(PRWEB) July 25, 2013 -- Every fall, those in the East Tennessee River Valley anticipate festivals and homecomings celebrating the summer’s harvest, art, and traditional music. This year the Museum of Appalachia will celebrate its 34th Tennessee Fall Homecoming. This three-day event is packed with visitors from all over the world celebrating and embracing the culture and heritage of the Appalachian region. Visitors can meander through the picturesque museum grounds, stopping into historic log buildings to watch a demonstration or sit down in front of one of the five stages for performances to soak in gospel, bluegrass, mountain folk music, or old-time country music. This year the event will be held on October 11-13th.
The Museum of Appalachia is a non-profit organization devoted to preserving and promoting the heritage of this region through letting visitors experience what life was like for the pioneers in an old farming village replica filled with historical artifacts. President of the Museum, Elaine Meyer says, “We are incredibly blessed to be a part of this majestic region full of its rich history, beauty and intriguing mountain people; and the Museum is proud of its mission to tell the stories of our pioneer forebears, in their own words, and through the artifacts they left behind.”
The Townsend Fall Festival and Old Timer’s Day will be in full swing September 27-28th. Basket making, clogging, jewelry making, wood working, southern cooking, storytelling, and live music are just a few of the activities happening at this popular festival among locals and visitors from around the nation. With old-fashioned competitions, a tractor show, and back-porch jam sessions the whole family is sure to enjoy this festival. Visitors of historical Townsend can experience more of the Appalachian culture at the Great Smoky Mountain Heritage Center all year, and learn about the mountain way of life from the Native Americans, to the early settlers, and also see the work of local artists. The center will hold the Smoky Mountain Wood Carving Festival, a competition among all levels of carvers from around the country on October 5-6th.
In Polk County, TN the last weekend of October is the Benton Arts and Heritage Days. One of the main attractions of this event are the quilts. Exhibitors display their quilts in the Benton Courthouse where judges and visitors alike can scrutinize the traditional quilt designs and talent. This heritage festival hosts many singer songwriters, gospel music groups, demonstrations, food vendors, and arts and crafts.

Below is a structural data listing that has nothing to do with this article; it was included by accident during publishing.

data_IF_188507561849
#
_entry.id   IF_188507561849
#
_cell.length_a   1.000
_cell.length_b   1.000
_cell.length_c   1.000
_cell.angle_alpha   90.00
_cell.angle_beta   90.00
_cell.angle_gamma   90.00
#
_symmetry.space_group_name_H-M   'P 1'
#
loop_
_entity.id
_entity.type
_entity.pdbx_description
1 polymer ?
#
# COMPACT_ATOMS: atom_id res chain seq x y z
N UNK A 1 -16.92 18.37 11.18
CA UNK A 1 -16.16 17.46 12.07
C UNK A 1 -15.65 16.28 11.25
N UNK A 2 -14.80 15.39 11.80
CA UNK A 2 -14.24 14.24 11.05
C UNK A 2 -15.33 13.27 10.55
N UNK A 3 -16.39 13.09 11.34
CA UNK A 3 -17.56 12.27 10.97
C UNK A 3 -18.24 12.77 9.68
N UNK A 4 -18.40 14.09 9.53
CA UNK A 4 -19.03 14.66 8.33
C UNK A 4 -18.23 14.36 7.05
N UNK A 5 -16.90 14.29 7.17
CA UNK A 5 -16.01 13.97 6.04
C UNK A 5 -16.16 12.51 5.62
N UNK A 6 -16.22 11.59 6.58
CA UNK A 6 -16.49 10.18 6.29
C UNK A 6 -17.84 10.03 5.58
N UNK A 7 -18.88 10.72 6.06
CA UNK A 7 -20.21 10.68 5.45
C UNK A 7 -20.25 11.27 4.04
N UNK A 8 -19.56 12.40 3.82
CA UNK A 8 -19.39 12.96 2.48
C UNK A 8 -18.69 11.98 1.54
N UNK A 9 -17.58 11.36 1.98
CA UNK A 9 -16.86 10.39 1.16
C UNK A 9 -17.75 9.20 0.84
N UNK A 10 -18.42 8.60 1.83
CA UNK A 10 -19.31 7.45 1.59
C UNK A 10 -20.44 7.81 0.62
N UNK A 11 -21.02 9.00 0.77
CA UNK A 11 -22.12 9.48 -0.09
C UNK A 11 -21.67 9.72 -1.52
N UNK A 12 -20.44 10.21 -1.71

Music is a vital part of East Tennessee, and the 6th Annual Louie Bluie Festival in Caryville celebrates the life of esteemed country and blues musician Howard “Louie Bluie” Armstrong with a day full of old-time music, storytelling, theater, crafts, and a “fun-zone” for the kids. This festival held at the Cove Lake State Park on September 28th plays host to competitions in quilting, visual arts, and best booth at the festival.
Visitors can also enjoy plenty of East Tennessee style home cooking from vendors.
Year-round the WDVX Blue Plate Special is a radio show that can be heard every Monday through Saturday at noon. WDVX 89.9FM is an independent radio station that specializes in displaying local talents in Knoxville’s rich musical roots. The Blue Plate Special plays live performances from visiting artists, and those in Knoxville can drop in to the studio at Visit Knoxville downtown to experience the music live for free.
The 42nd Annual Prater’s Mill Country Fair near Dalton, GA is celebrated every year on the second weekend of October. This outdoor fair’s main focuses are mountain music, Southern food, historical exhibits, and handmade crafts. Live demonstrations specializing in activities from blacksmithing to rug hooking, which eventually became the main industry in this region of Georgia. Prater’s Mill historic roots go back to 1855 and even at one point became a haven for Civil War Soldiers.
The Appalachian Quilt Trail unites many of these festivals and cultural heritage locations together through a network of hand-painted quilt patterns throughout the region representing a family, historical event, or story. By following one of 500 quilt patterns hand-painted on the sides of barns, art galleries, historic sites, businesses, or parks visitors of the East Tennessee region can enjoy the history and beautiful views linked through one of the most traditional art forms of the area.
These are only highlights from a vast wealth of events and sites. Take a look at the East Tennessee River Valley Geotourism MapGuide to learn more about these recreational opportunities other geotourism venues and adventures and find out what makes this region a National Geographic Destination.
The East Tennessee River Valley Geotourism MapGuide, a partnership in sustainable travel and tourism with National Geographic, is an online planning guide to a region “Where Rivers and Mountains Meet,” from the Smoky Mountains through Knoxville, Chattanooga and North Georgia. The MapGuide is a program coordinated by the Southeast Watershed Forum, a nonprofit organization helping communities protect and enhance their land and water resources.
Jane Fowler, Southeast Watershed Forum, http://www.tennesseerivervalleygeotourism.org, 865-450-5188, [email protected]